The European Union is preparing to propose stiffer taxes on digital companies if the rest of the developed world doesn’t overhaul the international tax system.
The European Commission, the EU’s executive wing, released a report on Thursday outlining its agenda to create a more equitable tax system. European officials are frustrated that Silicon Valley companies that do business on the continent get away with paying little in taxes because they often lack a physical presence there.
“The goal of this Commission has always been to ensure that companies pay their fair share of tax where they generate profits,” Pierre Moscovici, the EU’s tax chief, said in a statement. “Digital firms make vast profits from their millions of users, even if they do not have a physical presence in the EU."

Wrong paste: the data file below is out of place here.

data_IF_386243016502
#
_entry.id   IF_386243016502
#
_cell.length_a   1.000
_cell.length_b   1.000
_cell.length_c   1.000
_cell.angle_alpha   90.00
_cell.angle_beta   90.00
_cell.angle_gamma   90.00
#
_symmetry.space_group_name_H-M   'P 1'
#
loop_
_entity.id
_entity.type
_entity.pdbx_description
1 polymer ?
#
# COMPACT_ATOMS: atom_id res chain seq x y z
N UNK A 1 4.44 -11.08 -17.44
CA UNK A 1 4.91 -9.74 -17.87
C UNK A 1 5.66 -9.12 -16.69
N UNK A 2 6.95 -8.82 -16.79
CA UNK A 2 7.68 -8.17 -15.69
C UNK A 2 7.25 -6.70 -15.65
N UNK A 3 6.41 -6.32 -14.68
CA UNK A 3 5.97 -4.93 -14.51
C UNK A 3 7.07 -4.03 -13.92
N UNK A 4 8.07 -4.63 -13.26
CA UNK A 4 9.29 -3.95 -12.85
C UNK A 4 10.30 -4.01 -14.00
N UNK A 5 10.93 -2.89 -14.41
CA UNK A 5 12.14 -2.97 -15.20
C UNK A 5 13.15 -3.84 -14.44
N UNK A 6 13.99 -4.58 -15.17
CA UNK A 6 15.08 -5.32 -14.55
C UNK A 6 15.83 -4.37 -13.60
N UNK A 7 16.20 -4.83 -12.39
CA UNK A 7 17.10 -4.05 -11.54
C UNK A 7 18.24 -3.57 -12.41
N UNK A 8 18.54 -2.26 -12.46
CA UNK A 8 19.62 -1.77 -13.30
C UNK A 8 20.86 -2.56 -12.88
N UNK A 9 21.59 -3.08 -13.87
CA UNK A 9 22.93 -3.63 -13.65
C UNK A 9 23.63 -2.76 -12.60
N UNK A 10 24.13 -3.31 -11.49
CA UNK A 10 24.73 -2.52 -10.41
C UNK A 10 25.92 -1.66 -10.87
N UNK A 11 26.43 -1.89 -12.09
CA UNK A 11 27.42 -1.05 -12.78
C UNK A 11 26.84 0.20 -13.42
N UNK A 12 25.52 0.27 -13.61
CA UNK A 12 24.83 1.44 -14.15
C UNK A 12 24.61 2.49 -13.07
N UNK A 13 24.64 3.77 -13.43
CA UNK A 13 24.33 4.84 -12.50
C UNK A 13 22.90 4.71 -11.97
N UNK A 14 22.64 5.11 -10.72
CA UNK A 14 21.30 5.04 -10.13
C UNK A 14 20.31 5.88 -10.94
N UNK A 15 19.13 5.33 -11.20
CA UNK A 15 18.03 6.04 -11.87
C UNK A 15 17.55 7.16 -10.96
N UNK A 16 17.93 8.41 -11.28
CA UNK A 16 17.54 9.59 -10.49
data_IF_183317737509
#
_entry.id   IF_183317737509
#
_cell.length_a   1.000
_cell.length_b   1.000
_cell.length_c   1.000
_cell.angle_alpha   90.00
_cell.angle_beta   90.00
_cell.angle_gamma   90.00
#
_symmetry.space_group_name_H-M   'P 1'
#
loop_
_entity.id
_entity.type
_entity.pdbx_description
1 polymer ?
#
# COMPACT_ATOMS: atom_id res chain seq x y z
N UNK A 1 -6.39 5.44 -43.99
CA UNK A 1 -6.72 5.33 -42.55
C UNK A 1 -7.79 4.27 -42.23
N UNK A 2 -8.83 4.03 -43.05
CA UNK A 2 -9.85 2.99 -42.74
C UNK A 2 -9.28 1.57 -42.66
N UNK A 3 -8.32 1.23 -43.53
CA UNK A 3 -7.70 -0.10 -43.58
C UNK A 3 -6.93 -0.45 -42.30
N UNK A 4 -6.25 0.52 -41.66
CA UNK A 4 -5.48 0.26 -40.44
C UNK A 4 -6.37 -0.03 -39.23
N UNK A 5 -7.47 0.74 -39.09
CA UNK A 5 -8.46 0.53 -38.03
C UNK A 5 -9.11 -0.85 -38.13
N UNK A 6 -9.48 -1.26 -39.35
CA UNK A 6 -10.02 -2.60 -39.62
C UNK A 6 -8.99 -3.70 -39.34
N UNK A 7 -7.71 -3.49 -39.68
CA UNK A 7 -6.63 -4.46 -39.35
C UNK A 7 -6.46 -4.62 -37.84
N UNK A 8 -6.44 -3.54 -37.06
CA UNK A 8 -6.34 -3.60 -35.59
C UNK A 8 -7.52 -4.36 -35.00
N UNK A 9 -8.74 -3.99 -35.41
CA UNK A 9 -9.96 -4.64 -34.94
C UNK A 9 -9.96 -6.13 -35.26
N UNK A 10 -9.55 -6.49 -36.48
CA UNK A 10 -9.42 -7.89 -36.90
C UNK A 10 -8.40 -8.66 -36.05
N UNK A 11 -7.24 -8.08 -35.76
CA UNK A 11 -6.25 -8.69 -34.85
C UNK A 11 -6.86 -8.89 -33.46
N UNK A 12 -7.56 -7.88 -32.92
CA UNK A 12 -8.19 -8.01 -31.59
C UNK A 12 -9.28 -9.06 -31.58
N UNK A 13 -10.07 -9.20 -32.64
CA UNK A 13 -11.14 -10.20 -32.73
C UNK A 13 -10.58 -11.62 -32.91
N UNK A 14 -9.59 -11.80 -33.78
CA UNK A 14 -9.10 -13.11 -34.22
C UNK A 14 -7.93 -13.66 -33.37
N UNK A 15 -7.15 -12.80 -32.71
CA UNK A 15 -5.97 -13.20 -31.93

According to the report, the effective average tax rate for digital firms in Europe is about half that of companies with traditional business models. At the same time, the top five digital commerce companies accounted for nearly a third of EU revenue growth from 2008 to 2016, while the entire EU retail sector made up just 1 percent.
The EU is urging other international bodies and prosperous nations, including the U.S., to raise taxes on digital firms in order to keep pace with the changing economy. Failing that, European authorities say they are willing to move forward with legislation to enact their own tax remedies.
“We now want to create a level playing field so that all companies active in the EU can compete fairly, irrespective of whether they are operating via the cloud or from brick and mortar premises," Moscovici said.